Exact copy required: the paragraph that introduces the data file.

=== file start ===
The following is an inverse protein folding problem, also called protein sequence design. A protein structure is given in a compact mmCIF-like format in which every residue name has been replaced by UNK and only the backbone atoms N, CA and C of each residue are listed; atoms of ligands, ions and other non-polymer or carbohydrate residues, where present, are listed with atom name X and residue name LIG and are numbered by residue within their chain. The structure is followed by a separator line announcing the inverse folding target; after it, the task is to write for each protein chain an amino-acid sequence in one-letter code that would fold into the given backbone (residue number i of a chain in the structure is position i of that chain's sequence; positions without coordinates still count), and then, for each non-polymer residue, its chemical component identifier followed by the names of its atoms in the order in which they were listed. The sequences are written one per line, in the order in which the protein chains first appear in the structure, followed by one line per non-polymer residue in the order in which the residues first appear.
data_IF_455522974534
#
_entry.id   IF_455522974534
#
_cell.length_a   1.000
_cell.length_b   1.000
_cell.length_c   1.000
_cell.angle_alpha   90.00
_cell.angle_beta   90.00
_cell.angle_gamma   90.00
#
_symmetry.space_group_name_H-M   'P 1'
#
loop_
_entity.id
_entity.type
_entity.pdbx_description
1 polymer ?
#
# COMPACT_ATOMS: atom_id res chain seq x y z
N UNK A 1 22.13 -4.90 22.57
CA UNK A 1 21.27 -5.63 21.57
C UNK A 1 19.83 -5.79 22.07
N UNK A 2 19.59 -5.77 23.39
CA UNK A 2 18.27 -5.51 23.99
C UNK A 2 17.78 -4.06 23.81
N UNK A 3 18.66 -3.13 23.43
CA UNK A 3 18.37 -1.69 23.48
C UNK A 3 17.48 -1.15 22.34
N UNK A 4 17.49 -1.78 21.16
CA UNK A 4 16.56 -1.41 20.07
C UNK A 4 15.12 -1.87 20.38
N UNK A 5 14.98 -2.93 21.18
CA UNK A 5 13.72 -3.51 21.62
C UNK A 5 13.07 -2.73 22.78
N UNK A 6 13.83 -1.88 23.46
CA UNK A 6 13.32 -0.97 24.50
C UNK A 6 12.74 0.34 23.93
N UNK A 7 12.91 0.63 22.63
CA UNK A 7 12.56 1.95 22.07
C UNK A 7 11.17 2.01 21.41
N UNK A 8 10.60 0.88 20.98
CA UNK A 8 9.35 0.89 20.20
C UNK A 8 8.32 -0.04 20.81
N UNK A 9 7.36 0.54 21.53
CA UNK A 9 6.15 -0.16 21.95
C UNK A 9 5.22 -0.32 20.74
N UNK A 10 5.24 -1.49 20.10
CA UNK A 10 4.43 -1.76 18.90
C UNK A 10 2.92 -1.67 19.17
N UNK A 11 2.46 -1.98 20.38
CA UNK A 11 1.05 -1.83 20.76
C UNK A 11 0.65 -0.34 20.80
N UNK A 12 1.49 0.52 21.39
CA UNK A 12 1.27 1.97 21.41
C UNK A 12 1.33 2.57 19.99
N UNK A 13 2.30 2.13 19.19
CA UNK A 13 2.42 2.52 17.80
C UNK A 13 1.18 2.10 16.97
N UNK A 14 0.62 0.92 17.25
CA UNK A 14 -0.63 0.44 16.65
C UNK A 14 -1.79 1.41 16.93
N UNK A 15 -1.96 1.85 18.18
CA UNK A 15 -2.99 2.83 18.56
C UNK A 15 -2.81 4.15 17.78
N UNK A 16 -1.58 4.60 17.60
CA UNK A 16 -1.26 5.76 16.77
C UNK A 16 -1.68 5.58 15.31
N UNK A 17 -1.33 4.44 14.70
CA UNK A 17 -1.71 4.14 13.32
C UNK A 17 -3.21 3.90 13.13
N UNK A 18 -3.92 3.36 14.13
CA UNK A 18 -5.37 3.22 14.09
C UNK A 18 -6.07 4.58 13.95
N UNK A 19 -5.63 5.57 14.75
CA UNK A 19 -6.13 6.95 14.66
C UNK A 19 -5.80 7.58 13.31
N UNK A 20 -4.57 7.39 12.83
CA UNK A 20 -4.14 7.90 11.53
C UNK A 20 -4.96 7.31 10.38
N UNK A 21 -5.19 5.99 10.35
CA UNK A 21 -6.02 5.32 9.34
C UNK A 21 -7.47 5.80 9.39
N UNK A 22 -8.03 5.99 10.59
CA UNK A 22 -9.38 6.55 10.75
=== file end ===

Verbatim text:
The following is an inverse protein folding problem, also called protein sequence design. A protein structure is given in a compact mmCIF-like format in which every residue name has been replaced by UNK and only the backbone atoms N, CA and C of each residue are listed; atoms of ligands, ions and other non-polymer or carbohydrate residues, where present, are listed with atom name X and residue name LIG and are numbered by residue within their chain. The structure is followed by a separator line announcing the inverse folding target; after it, the task is to write for each protein chain an amino-acid sequence in one-letter code that would fold into the given backbone (residue number i of a chain in the structure is position i of that chain's sequence; positions without coordinates still count), and then, for each non-polymer residue, its chemical component identifier followed by the names of its atoms in the order in which they were listed. The sequences are written one per line, in the order in which the protein chains first appear in the structure, followed by one line per non-polymer residue in the order in which the residues first appear.